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A Research Framework

Building a research framework helps you accomplish your task.

Determine what you need
Read your assignments carefully. Try not to make life hard for yourself -- or at least, try not to make the assignment harder than it is. When you visit a library, bring your assignment with you. If you need to ask someone on staff for help, having the assignment there will make describing what you need a whole lot easier. If you have a very specific assignment, make sure you actually answer the question asked.

Think about what you already know
You already know something about your research, though it may not seem like you do. Probably your professor has already told you: how long a paper she wants you to write; what kind of paper it should be (an essay, a case study, an opinion piece, etc.); what kinds of resources you should use; and what format you should follow if you need to footnote and/or a bibliography is required. She may also have suggested appropriate topics (what a library calls subjects and aspects). These criteria will help you decide where you should look for appropriate information, and what kinds of information, and how much of it, you need.

Think about how much time you have (or don't have)
We all know how the story goes -- it is Sunday night, you have never been in the Library before, and the paper is due on Monday morning. It might have worked in high school and depending on the type of assignment, it might work a time or two in University. But, there are much easier ways to conduct research and hey, the idea here is to learn something at the same time. Do a little planning. If the assignment is due in two weeks, sit down and be honest with yourself. Do you know how to use the Library's research resources (the catalogue, the Library's electronic resources, the internet) and do you know how to use them efficiently and effectively? Are you sure the material you will need is immediately accessible, or will you need an interlibrary loan? Spending a hour figuring out how a search interface works, finding out the best method to access various resources, and reading up on search strategies will save you hours and hours down the road -- not to mention prevent that awful feeling in the pit of your stomach when you realize the paper is due tomorrow.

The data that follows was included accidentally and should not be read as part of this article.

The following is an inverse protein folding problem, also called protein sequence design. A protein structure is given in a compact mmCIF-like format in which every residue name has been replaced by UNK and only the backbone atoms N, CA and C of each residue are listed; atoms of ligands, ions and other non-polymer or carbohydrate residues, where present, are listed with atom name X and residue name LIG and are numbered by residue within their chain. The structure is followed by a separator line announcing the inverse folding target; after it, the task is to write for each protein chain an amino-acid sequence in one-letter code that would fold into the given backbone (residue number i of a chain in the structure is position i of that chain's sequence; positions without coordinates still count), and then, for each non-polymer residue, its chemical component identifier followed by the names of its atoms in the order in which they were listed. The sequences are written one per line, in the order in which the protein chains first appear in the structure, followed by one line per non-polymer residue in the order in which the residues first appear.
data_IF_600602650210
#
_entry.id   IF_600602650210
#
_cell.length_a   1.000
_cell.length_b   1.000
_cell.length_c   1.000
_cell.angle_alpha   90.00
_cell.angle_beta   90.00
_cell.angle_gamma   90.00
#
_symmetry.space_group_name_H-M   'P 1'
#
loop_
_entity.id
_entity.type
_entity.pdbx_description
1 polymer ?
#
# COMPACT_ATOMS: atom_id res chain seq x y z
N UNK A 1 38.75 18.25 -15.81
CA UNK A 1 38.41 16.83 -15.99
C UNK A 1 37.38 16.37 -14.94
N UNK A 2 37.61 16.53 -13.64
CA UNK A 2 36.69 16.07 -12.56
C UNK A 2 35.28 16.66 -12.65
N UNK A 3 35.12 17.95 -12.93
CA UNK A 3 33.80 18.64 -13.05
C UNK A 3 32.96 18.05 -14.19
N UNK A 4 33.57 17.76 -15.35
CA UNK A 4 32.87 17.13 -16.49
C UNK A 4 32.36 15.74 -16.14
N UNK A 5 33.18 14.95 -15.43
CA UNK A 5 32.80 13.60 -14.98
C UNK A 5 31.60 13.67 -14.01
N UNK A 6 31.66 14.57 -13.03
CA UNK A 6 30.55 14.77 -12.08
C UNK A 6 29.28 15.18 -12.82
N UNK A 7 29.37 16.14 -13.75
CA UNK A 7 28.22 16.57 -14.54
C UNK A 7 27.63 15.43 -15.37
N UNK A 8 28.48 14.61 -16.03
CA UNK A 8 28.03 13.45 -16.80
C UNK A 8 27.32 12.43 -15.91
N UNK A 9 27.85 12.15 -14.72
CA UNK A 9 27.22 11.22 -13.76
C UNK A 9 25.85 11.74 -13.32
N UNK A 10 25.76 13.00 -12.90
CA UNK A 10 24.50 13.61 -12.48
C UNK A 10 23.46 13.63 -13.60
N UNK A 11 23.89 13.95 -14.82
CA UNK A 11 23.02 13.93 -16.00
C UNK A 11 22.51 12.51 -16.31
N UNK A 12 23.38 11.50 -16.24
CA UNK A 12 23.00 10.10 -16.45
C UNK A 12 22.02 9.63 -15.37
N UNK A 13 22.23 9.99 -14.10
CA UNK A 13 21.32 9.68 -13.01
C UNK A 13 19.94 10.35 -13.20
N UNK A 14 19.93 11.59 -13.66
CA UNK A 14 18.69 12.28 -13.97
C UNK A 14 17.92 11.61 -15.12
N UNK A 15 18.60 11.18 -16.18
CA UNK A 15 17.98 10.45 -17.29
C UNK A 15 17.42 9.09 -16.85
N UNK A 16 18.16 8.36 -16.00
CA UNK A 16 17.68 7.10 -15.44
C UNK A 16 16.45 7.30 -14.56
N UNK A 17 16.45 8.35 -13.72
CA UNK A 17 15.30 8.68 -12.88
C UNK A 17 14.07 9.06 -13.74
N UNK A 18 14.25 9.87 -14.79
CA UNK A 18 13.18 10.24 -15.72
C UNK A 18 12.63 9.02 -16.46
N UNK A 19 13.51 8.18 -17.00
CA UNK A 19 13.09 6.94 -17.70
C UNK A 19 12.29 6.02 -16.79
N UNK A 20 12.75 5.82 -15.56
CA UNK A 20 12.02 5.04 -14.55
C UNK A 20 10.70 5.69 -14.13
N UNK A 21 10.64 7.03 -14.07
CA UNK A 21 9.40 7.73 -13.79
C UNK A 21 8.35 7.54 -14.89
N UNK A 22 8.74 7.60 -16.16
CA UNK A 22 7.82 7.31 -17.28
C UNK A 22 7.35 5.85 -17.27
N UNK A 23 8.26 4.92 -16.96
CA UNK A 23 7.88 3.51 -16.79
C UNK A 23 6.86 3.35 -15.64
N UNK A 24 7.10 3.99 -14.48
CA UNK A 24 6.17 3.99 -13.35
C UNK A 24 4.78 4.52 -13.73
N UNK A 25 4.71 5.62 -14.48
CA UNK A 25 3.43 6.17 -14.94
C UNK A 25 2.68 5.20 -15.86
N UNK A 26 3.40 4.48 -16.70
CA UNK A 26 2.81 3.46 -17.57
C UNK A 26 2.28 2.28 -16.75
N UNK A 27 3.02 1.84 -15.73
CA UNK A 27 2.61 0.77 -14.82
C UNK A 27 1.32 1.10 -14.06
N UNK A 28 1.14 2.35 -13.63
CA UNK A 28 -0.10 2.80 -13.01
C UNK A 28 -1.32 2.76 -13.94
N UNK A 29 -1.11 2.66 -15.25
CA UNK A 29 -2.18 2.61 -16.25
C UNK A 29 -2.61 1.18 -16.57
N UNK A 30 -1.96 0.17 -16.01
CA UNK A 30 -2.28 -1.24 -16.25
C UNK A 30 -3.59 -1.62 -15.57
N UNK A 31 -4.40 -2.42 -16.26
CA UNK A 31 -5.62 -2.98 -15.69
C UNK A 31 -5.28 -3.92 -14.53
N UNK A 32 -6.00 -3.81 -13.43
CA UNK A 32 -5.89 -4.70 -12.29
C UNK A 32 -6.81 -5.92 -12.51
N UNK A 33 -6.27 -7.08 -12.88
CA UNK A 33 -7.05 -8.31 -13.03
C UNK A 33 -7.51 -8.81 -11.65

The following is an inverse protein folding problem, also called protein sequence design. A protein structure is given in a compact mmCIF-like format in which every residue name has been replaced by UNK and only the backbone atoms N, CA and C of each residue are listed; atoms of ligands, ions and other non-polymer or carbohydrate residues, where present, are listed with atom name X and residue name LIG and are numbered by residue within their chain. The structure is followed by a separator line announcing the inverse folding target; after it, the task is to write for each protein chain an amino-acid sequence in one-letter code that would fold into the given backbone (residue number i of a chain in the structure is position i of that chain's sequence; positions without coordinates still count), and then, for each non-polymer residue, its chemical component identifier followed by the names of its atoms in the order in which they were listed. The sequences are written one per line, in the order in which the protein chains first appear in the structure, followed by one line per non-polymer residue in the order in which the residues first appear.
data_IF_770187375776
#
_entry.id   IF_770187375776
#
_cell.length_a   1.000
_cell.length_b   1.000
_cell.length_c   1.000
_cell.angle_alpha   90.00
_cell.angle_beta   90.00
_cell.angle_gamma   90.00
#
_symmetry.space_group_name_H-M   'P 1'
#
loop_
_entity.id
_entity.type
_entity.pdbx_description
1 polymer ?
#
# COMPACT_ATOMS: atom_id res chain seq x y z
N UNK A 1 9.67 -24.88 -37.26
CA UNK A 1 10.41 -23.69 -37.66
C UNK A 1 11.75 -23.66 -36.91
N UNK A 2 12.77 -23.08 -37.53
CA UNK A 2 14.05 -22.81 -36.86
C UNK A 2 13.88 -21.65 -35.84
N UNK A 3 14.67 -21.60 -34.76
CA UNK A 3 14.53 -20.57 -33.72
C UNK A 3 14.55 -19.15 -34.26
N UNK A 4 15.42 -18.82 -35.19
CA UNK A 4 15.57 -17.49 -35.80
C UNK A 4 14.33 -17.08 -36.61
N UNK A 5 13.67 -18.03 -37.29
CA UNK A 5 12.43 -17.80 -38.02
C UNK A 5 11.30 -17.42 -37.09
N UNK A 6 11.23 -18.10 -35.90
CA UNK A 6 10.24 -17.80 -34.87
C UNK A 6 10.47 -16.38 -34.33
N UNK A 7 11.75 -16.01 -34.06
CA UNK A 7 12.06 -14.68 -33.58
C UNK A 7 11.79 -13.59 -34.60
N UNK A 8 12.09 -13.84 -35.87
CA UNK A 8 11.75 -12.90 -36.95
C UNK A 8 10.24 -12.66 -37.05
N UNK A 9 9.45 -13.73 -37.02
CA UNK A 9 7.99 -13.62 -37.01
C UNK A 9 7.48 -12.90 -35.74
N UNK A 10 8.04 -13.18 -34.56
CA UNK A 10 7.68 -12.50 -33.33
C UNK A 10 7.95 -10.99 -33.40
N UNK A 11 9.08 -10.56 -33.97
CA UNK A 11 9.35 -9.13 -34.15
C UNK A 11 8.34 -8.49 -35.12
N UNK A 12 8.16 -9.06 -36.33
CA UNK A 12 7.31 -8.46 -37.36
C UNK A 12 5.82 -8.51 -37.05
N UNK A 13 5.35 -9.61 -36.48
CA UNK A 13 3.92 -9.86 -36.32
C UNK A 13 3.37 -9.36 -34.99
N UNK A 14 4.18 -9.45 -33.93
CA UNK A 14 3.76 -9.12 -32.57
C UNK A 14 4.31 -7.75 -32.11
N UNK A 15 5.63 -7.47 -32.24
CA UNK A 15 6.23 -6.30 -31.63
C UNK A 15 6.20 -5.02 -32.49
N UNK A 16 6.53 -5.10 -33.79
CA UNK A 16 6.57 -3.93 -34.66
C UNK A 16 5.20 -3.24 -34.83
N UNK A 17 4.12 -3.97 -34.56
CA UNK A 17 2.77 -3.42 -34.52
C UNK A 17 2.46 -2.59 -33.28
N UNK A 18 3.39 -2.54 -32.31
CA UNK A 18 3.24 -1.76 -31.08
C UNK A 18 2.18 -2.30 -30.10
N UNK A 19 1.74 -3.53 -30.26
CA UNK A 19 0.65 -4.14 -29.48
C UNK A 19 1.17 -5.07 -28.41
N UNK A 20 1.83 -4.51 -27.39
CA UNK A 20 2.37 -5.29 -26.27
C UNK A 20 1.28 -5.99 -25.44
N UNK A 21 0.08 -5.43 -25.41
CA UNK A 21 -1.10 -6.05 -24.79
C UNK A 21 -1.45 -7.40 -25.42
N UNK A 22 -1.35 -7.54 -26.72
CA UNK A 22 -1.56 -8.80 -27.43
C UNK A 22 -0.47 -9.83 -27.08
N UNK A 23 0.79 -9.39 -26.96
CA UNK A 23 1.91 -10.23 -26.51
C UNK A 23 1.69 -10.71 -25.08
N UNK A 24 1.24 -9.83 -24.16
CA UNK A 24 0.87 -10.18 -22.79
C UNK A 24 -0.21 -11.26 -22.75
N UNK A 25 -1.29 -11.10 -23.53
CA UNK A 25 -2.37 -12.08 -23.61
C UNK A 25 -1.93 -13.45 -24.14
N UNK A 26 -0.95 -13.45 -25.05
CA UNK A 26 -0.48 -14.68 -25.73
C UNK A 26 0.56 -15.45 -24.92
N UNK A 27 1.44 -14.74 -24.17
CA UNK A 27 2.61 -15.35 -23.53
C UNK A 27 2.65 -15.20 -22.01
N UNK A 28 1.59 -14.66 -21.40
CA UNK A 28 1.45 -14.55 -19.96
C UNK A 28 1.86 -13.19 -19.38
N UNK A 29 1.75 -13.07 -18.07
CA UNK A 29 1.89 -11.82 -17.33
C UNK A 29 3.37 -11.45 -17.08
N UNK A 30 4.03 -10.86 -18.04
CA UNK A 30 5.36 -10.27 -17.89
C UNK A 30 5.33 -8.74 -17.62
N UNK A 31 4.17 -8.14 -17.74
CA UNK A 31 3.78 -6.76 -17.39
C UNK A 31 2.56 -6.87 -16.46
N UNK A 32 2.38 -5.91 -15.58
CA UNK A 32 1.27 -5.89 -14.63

Have reasonable expectations
Not everything in the world is going to be immediately available to you for free. There are millions and millions of books in the world and the Library does not own them all. There are tens of thousands of journals, magazines and newspapers in the world and the Library does not subscribe to them all. (Neither does anyone else.) Be flexible in your choice of search engines and search terms. Use the Library of Congress Subject Headings (the "big red books") and the "on-board" thesauri and indexes in specific research resources. Be prepared with alternative ways of expressing your topic.

Within this framework, there are other steps you can follow which may help you. All of them will require you to apply the process of critical thinking.

Construct a Search Strategy
Select a topic: what is the purpose of your research? Formulate a thesis statement
Consider The Difference Between Searching and Researching
Convert your topic to subject and aspects: re-state it to work with the resources you intend to use
Identify potential resources
Modify the search as required
Run it in a variety of environments, immediate and peripheral: undertake active and passive information collection
Focus, rethink and refine the hypothesis as you test it, and as you analyze and evaluate the results

Retrieve and analyze data/information
Consider closed and open questions: closed questions ask who, what, when, where, sometimes how (how many, how much) while open questions ask why and sometimes how
Select, extrapolate and identify areas for follow up as retrieval occurs
Maintain a search history: take good notes; record exactly what you searched in what resources, and what it retrieved; jot down potential searches to run later; resist the temptation to jump all around; maintain the order of the search
Consider validity and the degree of doubt
Identify missing elements: are you retrieving way too much that says exactly the same thing? is one side of an argument heavily represented? why would that happen? yes, it may be that there is no argument here, or is there another reason? are you searching in the wrong (inappropriate) place?

Evaluate your sources and resources

Present your findings
What Kind of Report
Citing Sources and Resources
Presenting verbally or in writing


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This page created and maintained by Linda Hansen.
Comments and suggestions to: lhansen16@gmail.com
Created: 1998/01/31 Last updated: 2014/05/06
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